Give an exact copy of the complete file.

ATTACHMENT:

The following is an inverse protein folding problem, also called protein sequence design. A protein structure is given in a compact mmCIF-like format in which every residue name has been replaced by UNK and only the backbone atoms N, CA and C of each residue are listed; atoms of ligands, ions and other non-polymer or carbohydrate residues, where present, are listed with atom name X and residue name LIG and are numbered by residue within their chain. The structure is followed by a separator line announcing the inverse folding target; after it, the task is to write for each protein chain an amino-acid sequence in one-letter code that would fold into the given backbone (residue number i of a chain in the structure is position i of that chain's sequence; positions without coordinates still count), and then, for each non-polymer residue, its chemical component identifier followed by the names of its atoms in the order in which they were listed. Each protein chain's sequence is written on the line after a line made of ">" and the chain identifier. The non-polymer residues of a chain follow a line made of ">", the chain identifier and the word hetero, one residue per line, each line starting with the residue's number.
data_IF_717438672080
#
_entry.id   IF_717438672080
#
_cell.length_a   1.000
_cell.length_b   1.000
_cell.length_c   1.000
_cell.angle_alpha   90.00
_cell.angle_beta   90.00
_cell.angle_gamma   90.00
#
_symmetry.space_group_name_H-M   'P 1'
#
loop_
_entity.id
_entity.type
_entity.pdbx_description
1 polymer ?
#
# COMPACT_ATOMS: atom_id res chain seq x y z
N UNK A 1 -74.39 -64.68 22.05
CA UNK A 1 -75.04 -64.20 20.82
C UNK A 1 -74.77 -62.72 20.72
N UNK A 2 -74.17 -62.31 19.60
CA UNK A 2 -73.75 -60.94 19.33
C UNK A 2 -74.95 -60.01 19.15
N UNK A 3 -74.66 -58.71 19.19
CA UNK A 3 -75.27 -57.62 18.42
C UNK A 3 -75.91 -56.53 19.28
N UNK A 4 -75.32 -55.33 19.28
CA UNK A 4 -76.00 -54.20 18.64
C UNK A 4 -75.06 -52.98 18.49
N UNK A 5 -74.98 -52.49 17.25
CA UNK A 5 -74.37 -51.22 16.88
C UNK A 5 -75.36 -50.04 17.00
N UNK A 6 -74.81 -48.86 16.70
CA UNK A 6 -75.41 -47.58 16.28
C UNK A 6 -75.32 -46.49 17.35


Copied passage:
The following is an inverse protein folding problem, also called protein sequence design. A protein structure is given in a compact mmCIF-like format in which every residue name has been replaced by UNK and only the backbone atoms N, CA and C of each residue are listed; atoms of ligands, ions and other non-polymer or carbohydrate residues, where present, are listed with atom name X and residue name LIG and are numbered by residue within their chain. The structure is followed by a separator line announcing the inverse folding target; after it, the task is to write for each protein chain an amino-acid sequence in one-letter code that would fold into the given backbone (residue number i of a chain in the structure is position i of that chain's sequence; positions without coordinates still count), and then, for each non-polymer residue, its chemical component identifier followed by the names of its atoms in the order in which they were listed. Each protein chain's sequence is written on the line after a line made of ">" and the chain identifier. The non-polymer residues of a chain follow a line made of ">", the chain identifier and the word hetero, one residue per line, each line starting with the residue's number.
data_IF_717438672080
#
_entry.id   IF_717438672080
#
_cell.length_a   1.000
_cell.length_b   1.000
_cell.length_c   1.000
_cell.angle_alpha   90.00
_cell.angle_beta   90.00
_cell.angle_gamma   90.00
#
_symmetry.space_group_name_H-M   'P 1'
#
loop_
_entity.id
_entity.type
_entity.pdbx_description
1 polymer ?
#
# COMPACT_ATOMS: atom_id res chain seq x y z
N UNK A 1 -74.39 -64.68 22.05
CA UNK A 1 -75.04 -64.20 20.82
C UNK A 1 -74.77 -62.72 20.72
N UNK A 2 -74.17 -62.31 19.60
CA UNK A 2 -73.75 -60.94 19.33
C UNK A 2 -74.95 -60.01 19.15
N UNK A 3 -74.66 -58.71 19.19
CA UNK A 3 -75.27 -57.62 18.42
C UNK A 3 -75.91 -56.53 19.28
N UNK A 4 -75.32 -55.33 19.28
CA UNK A 4 -76.00 -54.20 18.64
C UNK A 4 -75.06 -52.98 18.49
N UNK A 5 -74.98 -52.49 17.25
CA UNK A 5 -74.37 -51.22 16.88
C UNK A 5 -75.36 -50.04 17.00
N UNK A 6 -74.81 -48.86 16.70
CA UNK A 6 -75.41 -47.58 16.28
C UNK A 6 -75.32 -46.49 17.35